Lots of names come to mind when I think of my childhood crushes. There was Gabe, the cutest guy in my first grade class. His mom was also our librarian, so that was another selling point. Then there was Steve Green, whom I once beat in a foot race at church. Flirting was his specialty, and I found it came pretty naturally for me too. There was also Josh Harris, the renowned Christian relationship speaker and writer. I got so into him while reading I Kissed Dating Goodbye that I wrote in my journal about how I needed to stop looking at his photo on the back cover of his book. Ah, but none of these came close to my passion for Steve Baldwin. He was in high school when I was around the age of six, and I thought he was all that and a bag of chips. Every Sunday at church, he vowed to me that he would wait for me to grow up… I did not realize how creepy that sounded until much later… But when Steve up and married a gorgeous girl named Annette, I remember feeling a little betrayed. After all, he said he would wait.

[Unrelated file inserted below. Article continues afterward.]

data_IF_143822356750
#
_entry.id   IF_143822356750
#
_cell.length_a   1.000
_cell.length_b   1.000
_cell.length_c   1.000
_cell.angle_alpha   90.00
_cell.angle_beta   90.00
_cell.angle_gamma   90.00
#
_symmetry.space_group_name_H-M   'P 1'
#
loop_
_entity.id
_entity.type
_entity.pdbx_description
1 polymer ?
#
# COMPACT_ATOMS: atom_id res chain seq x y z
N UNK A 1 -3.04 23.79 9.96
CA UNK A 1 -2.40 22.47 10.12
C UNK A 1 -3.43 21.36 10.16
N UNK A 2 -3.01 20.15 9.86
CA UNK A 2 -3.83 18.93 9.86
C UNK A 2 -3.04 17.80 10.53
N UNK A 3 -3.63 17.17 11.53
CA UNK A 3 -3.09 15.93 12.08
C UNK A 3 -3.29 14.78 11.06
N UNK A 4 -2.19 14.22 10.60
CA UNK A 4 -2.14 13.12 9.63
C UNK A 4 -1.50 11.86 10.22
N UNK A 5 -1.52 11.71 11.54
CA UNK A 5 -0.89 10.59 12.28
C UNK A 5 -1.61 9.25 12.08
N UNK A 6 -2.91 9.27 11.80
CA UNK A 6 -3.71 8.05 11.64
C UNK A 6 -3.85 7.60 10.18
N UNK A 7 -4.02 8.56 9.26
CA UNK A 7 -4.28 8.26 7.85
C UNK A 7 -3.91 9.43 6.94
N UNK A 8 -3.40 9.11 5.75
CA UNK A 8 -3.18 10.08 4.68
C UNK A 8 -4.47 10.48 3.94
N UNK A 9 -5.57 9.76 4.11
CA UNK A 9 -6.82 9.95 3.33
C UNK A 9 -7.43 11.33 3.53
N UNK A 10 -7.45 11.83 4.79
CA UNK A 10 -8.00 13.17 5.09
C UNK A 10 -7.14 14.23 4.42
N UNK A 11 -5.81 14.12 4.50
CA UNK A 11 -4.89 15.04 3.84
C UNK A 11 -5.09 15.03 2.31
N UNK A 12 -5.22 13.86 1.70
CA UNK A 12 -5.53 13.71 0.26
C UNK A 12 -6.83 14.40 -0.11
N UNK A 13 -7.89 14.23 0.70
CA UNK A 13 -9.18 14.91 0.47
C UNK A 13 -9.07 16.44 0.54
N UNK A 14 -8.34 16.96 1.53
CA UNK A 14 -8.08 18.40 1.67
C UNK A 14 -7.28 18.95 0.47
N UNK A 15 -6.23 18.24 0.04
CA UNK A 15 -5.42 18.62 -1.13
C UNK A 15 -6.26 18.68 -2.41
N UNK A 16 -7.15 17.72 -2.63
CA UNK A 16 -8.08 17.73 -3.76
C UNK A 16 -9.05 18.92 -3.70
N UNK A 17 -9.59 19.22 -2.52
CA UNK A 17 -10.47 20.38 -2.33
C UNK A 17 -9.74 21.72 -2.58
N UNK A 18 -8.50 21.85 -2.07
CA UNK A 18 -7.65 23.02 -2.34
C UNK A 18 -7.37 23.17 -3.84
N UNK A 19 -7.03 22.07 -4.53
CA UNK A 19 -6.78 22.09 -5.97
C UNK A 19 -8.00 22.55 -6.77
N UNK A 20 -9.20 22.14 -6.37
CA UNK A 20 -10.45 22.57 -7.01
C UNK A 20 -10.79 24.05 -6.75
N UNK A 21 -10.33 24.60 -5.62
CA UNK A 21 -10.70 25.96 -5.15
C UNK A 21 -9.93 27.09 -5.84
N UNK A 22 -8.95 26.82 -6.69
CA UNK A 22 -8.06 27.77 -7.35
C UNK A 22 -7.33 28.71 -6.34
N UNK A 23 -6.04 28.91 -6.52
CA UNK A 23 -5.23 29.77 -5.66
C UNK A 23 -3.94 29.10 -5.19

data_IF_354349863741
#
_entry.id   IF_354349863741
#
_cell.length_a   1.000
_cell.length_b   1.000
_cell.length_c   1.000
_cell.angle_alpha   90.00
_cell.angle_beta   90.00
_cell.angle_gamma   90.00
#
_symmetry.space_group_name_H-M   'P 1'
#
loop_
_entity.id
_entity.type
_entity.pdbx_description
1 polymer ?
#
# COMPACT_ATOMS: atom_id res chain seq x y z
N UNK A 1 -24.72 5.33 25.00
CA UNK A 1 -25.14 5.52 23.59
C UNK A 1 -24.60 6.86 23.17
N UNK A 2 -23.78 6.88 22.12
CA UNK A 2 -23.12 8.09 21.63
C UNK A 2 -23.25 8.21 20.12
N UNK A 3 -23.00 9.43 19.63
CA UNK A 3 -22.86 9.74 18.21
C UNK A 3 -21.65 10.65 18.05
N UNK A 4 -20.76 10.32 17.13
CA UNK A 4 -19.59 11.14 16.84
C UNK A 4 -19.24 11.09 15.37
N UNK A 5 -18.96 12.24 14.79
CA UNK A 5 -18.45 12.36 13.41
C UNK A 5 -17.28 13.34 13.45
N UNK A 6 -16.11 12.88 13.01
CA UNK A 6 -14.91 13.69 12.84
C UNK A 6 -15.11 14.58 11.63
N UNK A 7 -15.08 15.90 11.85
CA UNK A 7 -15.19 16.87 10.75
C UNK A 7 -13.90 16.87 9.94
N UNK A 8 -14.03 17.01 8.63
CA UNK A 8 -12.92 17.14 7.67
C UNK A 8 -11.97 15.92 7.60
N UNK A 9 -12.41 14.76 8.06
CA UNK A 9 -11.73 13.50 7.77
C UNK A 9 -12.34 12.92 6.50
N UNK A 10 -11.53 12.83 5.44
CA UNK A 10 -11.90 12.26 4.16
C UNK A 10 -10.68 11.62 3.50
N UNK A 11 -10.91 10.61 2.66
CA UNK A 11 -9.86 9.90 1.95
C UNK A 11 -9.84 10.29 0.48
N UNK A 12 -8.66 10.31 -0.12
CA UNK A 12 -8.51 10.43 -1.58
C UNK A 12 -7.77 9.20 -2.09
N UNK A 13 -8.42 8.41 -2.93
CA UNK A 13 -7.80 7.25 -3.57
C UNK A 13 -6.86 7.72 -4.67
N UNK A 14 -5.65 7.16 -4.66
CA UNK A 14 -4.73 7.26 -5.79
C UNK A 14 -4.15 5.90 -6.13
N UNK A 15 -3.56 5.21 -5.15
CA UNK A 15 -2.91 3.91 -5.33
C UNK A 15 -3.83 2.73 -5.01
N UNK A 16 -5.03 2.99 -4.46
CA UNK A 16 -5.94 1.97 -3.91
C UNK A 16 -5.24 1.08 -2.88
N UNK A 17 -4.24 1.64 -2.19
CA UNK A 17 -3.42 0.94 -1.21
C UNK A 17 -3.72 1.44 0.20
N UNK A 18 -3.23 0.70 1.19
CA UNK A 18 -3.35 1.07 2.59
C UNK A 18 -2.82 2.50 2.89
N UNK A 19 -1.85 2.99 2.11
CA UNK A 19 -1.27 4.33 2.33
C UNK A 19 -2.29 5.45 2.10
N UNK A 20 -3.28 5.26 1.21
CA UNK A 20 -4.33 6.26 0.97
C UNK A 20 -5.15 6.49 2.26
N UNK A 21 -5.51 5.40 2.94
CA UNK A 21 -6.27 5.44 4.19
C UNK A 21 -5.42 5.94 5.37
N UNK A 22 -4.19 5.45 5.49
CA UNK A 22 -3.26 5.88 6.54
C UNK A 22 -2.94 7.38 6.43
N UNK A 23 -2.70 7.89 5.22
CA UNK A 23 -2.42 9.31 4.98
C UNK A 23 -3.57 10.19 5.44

Ben

Ben had lots of crushes to choose from as well. Tory is the one who stands out for me. They both went through a brief period of liking each other when they were about seven-ish. All of the adults thought this attraction was adorable, even long after Tory and Ben described themselves as “over” each other. It was during this post-crush phase that Ben starred in a church play as the character Small Fry, a Bible nerd with a bowtie and thick glasses. Tory’s grandmother insisted on taking photos of the not-so-happy couple after the play, plunging them into deep embarrassment.

The one girl who probably had the greatest influence on Ben’s crush life was Lauren Heinz. It was Lauren who caused Ben to experience a very rare introspective moment in his busy childhood. Sitting in Joyce Knight’s Sunday school class (the epitome of Ben’s social networking in fourth-fifth grade), and not paying attention to the lesson, Ben was struck with an epiphany. He clearly remembers thinking, “I am nine years old now. It is probably time for me to start liking girls.” Up to this point, his interactions with girls had consisted of teasing them, hitting them with Bibles, calling them fat, and so forth. “Time to make a change,” Ben thought. “So… who in this room is cute?” Shoot. The cutest girl in the room was Lauren, and she hated Ben’s guts for all the mean things he did to her on a regular basis.